Biologist Professor Rick Shine has won the 2016 Prime Minister’s Prize for Science, while early career researcher Professor Richard Payne has been recognised in the physical sciences category for his medicinal chemistry developments.
Evolutionary biologist Professor Rick Shine has won the 2016 Prime Minister’s Prize for Science, while University of Sydney early career researcher Professor Richard Payne has also been recognised in the physical sciences category, at a ceremony at federal Parliament House today.
The awards, which were presented by Malcolm Turnbull, follow last week’s unrelated NSW Premier’s Prizes for Science & Engineering, which were dominated by the University of Sydney, where Professor Shine also took out the main award.
Professor Shine gained the top award at this year’s Prime Minister’s Prizes for his work using evolutionary principles to address conservation challenges. Northern Australia’s peak predators—snakes and lizards—are more likely to survive the cane-toad invasion thanks to the work of the Professor and the team at the Shine Lab.
Professor Shine, who is the only person ever to win Australian Museum Eureka Prizes in three categories, said each of his projects had been supported and made possible by the Australian Research Council.
“I have seen many research funding bodies in operation… and none of them come close to the ARC in obtaining bang for their buck,” he said.
Professor Shine said snakes and lizards were crucial to Australia’s ecosystem: “Australia is a hard place to make a living; the soils are poor, the rains are infrequent and it is the cold-blooded animals that can wait out the bad times.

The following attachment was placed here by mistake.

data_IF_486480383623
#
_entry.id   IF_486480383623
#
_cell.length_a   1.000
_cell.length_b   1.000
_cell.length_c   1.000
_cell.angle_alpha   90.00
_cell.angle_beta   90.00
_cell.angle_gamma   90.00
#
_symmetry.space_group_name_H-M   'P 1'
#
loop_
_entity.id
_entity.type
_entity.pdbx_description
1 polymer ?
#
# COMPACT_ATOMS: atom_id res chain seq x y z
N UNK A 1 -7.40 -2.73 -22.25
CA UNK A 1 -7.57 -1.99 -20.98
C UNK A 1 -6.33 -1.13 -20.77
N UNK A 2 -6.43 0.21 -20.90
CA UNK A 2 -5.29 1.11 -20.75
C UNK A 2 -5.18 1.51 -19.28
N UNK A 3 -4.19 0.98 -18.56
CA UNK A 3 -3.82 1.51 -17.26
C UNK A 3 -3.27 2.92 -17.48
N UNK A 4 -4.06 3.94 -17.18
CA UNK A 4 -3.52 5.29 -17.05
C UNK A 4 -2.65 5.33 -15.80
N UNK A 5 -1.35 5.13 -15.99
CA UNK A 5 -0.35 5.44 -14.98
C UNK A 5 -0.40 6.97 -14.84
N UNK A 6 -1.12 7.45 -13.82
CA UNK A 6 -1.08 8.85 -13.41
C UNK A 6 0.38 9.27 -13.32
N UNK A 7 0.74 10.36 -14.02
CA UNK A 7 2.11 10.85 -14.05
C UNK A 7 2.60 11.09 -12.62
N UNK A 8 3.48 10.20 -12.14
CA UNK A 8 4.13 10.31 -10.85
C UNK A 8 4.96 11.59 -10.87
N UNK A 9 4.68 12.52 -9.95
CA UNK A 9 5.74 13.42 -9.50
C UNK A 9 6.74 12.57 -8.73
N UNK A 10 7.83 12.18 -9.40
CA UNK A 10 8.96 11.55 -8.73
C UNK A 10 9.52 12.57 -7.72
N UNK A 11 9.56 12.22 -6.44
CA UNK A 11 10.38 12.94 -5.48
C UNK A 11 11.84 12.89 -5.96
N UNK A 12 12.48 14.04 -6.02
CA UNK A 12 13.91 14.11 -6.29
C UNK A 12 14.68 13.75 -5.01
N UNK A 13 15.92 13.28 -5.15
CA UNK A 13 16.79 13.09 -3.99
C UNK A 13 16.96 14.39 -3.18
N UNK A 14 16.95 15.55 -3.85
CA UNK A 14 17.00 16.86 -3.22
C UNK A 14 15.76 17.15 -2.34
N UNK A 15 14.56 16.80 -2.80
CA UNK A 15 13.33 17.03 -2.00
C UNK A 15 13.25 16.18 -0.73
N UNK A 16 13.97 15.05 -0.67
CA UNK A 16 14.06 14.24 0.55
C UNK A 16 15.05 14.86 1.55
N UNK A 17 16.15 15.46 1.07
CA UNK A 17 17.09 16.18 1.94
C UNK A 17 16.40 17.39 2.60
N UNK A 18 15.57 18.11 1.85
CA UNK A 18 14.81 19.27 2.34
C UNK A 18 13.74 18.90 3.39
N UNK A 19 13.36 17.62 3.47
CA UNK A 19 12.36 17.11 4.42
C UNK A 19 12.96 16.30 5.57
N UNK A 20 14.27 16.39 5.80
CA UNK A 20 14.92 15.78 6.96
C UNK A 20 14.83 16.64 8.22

“The creatures that dominate our ecosystems, they’re the ones we need to understand if we want to keep Australia’s ecosystems functioning.”
The Malcolm McIntosh Prize for Physical Scientist of the Year has been awarded to Professor Payne in the University of Sydney’s School of Chemistry for his revolutionary drug development technologies.
Professor Payne’s team is developing new drugs including for tuberculosis, malaria and antibiotic-resistant bacterial infections; as well as developing novel anti-thrombotic drugs and synthetic cancer vaccines. His underlying technologies are being picked up by pharmaceutical companies internationally and are the subject of four patent applications.
“It is a great honour to have been awarded the Malcolm McIntosh Prize, which I share with the exceptionally talented co-workers from my lab, both past and present.
“I would also like to thank the ARC and NHMRC for funding the research that has been recognised by this award.”
You can watch the winners' videos and read more on the Prime Minister's Prizes for Science website.
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